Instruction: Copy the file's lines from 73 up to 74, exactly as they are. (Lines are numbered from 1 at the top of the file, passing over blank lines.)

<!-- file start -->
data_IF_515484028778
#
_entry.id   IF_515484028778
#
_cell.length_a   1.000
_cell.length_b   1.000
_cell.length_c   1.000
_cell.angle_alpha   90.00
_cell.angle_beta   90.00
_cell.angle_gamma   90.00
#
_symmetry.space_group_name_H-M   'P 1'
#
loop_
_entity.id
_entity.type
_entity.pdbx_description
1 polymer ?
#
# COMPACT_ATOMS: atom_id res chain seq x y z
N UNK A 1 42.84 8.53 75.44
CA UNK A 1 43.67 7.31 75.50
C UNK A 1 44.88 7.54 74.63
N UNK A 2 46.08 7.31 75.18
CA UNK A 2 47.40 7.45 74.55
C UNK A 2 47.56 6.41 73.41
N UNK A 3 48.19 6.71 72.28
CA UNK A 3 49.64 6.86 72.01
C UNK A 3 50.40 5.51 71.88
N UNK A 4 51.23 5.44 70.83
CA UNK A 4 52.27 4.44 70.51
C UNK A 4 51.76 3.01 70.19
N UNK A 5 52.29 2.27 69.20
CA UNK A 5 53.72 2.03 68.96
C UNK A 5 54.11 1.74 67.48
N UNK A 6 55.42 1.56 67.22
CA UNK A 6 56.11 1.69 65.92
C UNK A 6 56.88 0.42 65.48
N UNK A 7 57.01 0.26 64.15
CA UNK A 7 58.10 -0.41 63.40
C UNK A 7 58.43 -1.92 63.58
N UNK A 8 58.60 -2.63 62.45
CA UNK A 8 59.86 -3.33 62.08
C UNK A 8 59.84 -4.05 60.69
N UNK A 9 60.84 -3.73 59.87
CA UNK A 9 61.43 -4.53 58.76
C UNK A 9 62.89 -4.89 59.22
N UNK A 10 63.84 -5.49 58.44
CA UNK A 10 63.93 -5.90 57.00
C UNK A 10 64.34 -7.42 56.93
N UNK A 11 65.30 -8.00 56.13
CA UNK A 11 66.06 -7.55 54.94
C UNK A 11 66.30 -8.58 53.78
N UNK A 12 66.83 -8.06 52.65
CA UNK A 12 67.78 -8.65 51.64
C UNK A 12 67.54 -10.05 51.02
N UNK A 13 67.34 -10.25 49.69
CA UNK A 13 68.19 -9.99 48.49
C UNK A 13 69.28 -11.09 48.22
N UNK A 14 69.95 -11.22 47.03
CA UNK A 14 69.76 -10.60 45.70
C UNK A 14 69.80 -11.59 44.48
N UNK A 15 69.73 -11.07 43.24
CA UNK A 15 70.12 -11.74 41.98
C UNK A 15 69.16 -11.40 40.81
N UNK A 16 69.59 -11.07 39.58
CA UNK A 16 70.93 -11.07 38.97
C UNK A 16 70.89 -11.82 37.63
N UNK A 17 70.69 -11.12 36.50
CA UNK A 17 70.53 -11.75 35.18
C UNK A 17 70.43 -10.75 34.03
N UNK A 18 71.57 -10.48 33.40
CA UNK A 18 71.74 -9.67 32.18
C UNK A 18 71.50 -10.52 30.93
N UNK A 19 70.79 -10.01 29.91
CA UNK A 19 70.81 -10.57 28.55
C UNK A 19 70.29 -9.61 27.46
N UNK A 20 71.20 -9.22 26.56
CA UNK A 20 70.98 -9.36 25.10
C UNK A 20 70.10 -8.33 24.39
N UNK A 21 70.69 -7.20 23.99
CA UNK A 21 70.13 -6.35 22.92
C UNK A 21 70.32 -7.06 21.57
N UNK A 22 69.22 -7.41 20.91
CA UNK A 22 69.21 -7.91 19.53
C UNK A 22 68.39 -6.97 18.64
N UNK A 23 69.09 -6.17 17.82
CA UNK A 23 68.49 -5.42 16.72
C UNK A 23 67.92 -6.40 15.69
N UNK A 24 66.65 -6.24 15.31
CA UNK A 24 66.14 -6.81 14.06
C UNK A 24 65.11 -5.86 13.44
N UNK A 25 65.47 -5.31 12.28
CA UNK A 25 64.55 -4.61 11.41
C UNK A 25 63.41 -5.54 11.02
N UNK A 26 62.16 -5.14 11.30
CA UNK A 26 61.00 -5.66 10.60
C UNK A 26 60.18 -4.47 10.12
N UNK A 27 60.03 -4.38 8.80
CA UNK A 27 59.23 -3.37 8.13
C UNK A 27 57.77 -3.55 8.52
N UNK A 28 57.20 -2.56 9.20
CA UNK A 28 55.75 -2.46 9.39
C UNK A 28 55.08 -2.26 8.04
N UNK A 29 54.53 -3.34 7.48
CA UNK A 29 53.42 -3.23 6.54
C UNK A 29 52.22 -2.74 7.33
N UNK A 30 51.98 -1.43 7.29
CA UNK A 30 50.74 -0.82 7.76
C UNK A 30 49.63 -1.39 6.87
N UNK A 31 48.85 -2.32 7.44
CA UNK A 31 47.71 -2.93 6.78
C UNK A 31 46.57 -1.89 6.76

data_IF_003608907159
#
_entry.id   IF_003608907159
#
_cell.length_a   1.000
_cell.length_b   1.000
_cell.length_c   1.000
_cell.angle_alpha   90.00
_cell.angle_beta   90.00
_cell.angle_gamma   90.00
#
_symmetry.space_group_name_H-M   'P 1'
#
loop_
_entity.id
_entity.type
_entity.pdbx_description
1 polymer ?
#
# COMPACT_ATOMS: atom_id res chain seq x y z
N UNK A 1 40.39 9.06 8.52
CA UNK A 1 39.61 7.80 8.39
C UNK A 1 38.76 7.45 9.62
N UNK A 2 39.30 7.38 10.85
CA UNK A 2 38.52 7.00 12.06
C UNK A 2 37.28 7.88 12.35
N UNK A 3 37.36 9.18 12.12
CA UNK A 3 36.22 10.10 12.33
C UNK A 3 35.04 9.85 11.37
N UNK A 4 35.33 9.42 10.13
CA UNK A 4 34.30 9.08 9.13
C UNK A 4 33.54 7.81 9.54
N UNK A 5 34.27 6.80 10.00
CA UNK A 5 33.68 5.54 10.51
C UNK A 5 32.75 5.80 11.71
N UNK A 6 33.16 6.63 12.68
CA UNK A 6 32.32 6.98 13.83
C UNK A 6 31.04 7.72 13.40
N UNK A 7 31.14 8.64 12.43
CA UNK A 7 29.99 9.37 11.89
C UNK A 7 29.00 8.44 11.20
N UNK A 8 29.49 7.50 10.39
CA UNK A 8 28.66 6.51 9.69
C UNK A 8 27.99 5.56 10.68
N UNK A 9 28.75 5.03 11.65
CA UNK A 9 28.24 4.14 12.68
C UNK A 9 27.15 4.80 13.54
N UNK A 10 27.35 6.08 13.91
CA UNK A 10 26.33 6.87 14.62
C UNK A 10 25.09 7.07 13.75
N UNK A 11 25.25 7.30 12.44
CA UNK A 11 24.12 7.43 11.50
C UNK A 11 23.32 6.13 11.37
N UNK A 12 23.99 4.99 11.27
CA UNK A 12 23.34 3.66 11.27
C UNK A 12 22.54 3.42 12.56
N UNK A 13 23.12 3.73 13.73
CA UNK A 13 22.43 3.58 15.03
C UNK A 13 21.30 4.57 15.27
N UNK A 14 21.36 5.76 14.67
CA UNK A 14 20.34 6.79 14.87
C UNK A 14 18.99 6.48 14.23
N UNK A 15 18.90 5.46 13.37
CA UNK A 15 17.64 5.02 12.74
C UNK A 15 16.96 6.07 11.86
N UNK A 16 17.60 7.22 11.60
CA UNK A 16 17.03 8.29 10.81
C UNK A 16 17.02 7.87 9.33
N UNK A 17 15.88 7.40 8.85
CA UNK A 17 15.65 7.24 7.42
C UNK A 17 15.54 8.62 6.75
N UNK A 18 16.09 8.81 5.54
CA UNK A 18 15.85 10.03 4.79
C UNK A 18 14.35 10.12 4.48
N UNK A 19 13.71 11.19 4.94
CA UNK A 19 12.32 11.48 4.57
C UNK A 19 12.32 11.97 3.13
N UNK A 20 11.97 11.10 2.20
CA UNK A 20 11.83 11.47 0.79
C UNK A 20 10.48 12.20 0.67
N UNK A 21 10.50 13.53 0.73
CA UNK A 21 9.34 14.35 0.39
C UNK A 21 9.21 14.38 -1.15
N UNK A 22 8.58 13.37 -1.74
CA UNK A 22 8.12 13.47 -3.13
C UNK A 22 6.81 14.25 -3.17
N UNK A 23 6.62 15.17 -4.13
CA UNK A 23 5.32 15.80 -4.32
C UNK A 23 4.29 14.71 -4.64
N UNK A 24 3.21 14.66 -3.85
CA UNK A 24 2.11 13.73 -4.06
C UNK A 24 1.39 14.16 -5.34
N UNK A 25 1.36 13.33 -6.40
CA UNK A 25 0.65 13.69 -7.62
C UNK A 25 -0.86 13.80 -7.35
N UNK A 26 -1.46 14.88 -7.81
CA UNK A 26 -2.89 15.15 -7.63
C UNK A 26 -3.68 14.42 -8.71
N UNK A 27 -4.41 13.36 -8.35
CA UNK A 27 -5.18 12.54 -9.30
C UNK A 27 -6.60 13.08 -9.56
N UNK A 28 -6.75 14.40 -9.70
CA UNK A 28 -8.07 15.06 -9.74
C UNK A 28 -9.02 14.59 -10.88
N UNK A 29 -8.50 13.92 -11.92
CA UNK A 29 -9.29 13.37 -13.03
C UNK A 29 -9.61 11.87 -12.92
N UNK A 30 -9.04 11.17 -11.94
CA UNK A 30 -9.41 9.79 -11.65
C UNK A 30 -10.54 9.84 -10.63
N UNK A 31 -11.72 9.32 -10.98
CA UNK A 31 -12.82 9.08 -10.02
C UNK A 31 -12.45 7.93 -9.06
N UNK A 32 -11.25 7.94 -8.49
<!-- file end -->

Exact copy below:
CA UNK A 18 71.74 -9.67 32.18
C UNK A 18 71.50 -10.52 30.93